Every now and then I think about small spectrometers (my university final year project was one). Today I'm thinking about ways to have a battery-powered spectrometer communicate with a smart device.
The way I did it in the project was to host a web server on the spectrometer and have it act as a WiFi hotspot. This seems massively overcomplicated and gave me an intense dislike of creating webapps.
Possible reasons to *want* to connect a spectrometer to the smart device:
- Minimise the UI on the spectrometer (this may not be a good goal, but it would help to reduce the cost of the spec itself to the user)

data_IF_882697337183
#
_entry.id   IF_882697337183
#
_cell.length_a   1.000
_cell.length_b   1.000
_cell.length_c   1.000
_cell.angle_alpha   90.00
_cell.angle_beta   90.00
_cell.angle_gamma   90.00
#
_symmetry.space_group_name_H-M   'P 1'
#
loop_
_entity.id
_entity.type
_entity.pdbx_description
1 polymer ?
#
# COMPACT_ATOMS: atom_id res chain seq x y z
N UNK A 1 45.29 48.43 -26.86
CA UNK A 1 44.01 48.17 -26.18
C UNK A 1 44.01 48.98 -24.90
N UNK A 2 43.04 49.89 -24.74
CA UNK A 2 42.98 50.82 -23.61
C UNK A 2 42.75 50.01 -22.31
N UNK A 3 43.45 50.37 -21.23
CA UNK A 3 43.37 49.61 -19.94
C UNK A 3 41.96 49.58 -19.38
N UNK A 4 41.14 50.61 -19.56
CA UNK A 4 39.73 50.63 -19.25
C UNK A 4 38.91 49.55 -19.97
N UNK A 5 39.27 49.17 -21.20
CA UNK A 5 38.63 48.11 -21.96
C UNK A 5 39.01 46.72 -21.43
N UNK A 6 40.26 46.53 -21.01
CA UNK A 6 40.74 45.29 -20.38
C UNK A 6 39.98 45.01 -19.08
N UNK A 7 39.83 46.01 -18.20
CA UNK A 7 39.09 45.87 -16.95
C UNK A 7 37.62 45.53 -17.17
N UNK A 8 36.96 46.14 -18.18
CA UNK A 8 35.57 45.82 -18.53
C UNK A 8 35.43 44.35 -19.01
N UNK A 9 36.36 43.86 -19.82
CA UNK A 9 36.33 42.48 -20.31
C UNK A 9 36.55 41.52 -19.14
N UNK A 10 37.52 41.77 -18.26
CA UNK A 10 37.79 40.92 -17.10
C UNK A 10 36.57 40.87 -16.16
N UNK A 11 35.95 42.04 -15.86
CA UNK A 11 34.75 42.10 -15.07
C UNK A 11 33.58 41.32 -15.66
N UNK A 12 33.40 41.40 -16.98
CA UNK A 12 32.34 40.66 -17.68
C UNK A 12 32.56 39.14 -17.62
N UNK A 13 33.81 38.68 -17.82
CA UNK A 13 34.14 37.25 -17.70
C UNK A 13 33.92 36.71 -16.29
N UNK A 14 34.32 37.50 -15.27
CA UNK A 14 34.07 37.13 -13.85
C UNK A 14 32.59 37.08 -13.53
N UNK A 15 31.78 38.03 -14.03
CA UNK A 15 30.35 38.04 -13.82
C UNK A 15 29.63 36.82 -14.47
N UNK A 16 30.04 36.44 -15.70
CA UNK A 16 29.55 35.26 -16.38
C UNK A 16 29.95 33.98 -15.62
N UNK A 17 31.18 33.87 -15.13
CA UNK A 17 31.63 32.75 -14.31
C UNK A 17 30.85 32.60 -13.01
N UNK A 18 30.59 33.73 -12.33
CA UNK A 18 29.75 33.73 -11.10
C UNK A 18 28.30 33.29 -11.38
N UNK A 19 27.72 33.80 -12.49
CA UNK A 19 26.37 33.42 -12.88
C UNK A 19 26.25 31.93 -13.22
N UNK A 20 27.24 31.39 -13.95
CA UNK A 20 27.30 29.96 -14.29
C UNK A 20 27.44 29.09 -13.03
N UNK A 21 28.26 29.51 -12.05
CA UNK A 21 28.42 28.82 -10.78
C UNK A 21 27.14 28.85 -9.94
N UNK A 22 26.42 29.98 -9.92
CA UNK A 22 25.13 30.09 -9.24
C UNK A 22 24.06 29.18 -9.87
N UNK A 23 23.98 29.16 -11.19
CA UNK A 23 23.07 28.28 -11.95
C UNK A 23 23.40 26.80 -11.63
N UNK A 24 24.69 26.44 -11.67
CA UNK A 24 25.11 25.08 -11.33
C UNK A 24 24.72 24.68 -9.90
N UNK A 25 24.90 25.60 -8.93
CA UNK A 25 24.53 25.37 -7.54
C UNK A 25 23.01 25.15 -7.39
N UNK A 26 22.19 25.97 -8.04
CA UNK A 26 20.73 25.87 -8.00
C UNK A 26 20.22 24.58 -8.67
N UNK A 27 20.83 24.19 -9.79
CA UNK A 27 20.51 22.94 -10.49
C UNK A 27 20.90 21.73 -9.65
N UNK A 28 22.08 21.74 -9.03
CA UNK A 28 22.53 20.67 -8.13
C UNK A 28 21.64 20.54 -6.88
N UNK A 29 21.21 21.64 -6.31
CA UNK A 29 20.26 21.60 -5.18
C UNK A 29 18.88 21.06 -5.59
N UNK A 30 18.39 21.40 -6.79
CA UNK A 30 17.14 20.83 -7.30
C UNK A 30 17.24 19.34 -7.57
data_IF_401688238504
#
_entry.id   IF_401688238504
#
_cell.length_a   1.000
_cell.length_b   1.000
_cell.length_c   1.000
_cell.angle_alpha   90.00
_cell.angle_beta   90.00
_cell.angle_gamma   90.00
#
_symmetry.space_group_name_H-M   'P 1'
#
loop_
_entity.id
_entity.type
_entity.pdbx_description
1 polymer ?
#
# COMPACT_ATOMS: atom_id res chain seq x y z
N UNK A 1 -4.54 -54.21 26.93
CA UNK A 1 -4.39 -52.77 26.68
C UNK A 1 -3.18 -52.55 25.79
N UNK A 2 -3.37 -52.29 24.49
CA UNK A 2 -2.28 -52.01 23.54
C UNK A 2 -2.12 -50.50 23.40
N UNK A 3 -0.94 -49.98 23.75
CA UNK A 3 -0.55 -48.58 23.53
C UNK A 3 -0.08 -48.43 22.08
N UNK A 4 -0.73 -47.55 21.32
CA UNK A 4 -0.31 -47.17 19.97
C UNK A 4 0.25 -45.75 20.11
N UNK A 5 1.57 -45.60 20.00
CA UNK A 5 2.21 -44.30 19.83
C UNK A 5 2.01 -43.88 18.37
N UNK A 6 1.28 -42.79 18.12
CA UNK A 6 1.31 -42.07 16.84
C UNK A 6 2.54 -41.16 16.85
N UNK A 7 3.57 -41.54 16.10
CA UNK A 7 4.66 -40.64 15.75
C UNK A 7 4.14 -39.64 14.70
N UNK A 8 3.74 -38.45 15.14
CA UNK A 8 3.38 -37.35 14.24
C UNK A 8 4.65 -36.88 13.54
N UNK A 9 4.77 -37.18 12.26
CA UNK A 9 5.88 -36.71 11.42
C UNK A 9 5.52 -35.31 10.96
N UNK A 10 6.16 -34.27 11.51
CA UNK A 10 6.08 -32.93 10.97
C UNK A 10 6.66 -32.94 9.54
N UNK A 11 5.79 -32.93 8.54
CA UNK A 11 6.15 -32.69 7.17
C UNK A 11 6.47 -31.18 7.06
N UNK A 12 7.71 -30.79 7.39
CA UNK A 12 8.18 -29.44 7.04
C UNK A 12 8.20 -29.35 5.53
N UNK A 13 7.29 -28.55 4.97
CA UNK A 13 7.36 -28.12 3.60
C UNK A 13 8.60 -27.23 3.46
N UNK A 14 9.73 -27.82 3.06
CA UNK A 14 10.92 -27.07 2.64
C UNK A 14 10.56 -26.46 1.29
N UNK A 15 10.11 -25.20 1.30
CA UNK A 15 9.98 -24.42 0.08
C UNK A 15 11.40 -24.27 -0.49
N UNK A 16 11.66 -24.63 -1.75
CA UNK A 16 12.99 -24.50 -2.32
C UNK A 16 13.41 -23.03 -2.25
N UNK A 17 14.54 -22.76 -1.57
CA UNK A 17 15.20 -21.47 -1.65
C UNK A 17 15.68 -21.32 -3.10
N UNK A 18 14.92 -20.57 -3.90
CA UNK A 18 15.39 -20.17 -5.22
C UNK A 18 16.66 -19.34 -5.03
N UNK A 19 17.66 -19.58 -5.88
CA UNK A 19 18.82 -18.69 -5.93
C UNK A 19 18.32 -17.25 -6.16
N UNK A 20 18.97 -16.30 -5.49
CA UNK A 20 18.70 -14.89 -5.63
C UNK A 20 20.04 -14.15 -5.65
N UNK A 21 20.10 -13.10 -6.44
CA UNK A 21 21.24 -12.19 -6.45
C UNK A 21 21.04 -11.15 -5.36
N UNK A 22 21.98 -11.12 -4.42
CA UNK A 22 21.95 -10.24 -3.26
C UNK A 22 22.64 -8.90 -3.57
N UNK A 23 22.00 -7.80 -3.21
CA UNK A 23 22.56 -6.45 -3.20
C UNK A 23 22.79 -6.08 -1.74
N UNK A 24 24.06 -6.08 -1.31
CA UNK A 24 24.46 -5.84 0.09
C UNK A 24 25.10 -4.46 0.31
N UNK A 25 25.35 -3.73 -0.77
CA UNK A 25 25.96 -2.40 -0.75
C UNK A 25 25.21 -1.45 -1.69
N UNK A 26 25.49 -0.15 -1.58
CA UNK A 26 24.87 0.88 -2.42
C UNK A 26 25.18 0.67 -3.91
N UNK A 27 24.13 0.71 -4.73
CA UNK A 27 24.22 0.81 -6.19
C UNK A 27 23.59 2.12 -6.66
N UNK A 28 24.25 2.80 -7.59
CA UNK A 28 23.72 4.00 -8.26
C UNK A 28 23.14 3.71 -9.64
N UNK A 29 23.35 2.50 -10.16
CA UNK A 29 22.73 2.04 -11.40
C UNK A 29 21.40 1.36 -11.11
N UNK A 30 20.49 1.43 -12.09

- Do more processing of the data. I'm not sure how much analysis you'd *want *to do without a PC though.
- Simplify the spectrometer itself (but you're just shifting the complexity elsewhere)
@sfcgeorge That's awesome, and yeah a QR code sounds good for visually transferring data! I'm a bit wary of the inbuilt complexity (image recognition stuff is required but is obviously built into phone OSes). That transfer rate is great though - even with a smaller QR code on a lower resolution screen it'd be plenty!
A Mastodon instance for Rubyists & friends